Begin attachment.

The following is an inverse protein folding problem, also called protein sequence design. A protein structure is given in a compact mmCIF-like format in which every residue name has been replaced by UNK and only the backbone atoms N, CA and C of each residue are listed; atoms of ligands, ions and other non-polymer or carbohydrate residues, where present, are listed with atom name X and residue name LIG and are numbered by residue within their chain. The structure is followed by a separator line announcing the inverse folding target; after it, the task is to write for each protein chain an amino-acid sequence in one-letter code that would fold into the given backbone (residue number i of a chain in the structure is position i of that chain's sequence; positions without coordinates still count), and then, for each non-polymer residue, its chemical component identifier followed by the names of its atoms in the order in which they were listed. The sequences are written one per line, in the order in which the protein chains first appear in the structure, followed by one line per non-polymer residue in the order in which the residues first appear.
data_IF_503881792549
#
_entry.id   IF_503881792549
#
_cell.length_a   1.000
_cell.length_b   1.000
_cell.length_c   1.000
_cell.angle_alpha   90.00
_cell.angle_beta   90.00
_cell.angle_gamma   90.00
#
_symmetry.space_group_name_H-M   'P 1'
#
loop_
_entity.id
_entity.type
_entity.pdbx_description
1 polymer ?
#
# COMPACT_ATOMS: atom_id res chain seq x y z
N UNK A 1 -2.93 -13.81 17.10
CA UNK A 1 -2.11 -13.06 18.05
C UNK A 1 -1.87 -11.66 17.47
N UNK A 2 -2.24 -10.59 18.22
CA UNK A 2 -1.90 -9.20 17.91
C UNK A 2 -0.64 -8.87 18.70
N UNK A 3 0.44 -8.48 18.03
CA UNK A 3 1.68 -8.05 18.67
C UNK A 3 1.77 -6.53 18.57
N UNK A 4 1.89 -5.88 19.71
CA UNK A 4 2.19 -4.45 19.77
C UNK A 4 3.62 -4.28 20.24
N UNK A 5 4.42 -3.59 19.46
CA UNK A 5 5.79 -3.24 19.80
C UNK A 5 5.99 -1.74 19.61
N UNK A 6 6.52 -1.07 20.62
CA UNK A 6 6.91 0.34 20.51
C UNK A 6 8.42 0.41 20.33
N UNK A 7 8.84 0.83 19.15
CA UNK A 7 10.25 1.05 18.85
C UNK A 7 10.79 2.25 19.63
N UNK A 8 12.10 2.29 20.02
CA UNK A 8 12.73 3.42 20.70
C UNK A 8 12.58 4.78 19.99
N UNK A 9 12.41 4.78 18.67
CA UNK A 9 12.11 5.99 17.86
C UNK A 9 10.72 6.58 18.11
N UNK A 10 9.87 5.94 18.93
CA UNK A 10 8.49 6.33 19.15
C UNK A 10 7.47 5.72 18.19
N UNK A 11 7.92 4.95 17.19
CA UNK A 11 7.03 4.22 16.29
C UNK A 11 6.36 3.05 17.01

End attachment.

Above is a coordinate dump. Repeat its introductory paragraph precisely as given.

The following is an inverse protein folding problem, also called protein sequence design. A protein structure is given in a compact mmCIF-like format in which every residue name has been replaced by UNK and only the backbone atoms N, CA and C of each residue are listed; atoms of ligands, ions and other non-polymer or carbohydrate residues, where present, are listed with atom name X and residue name LIG and are numbered by residue within their chain. The structure is followed by a separator line announcing the inverse folding target; after it, the task is to write for each protein chain an amino-acid sequence in one-letter code that would fold into the given backbone (residue number i of a chain in the structure is position i of that chain's sequence; positions without coordinates still count), and then, for each non-polymer residue, its chemical component identifier followed by the names of its atoms in the order in which they were listed. The sequences are written one per line, in the order in which the protein chains first appear in the structure, followed by one line per non-polymer residue in the order in which the residues first appear.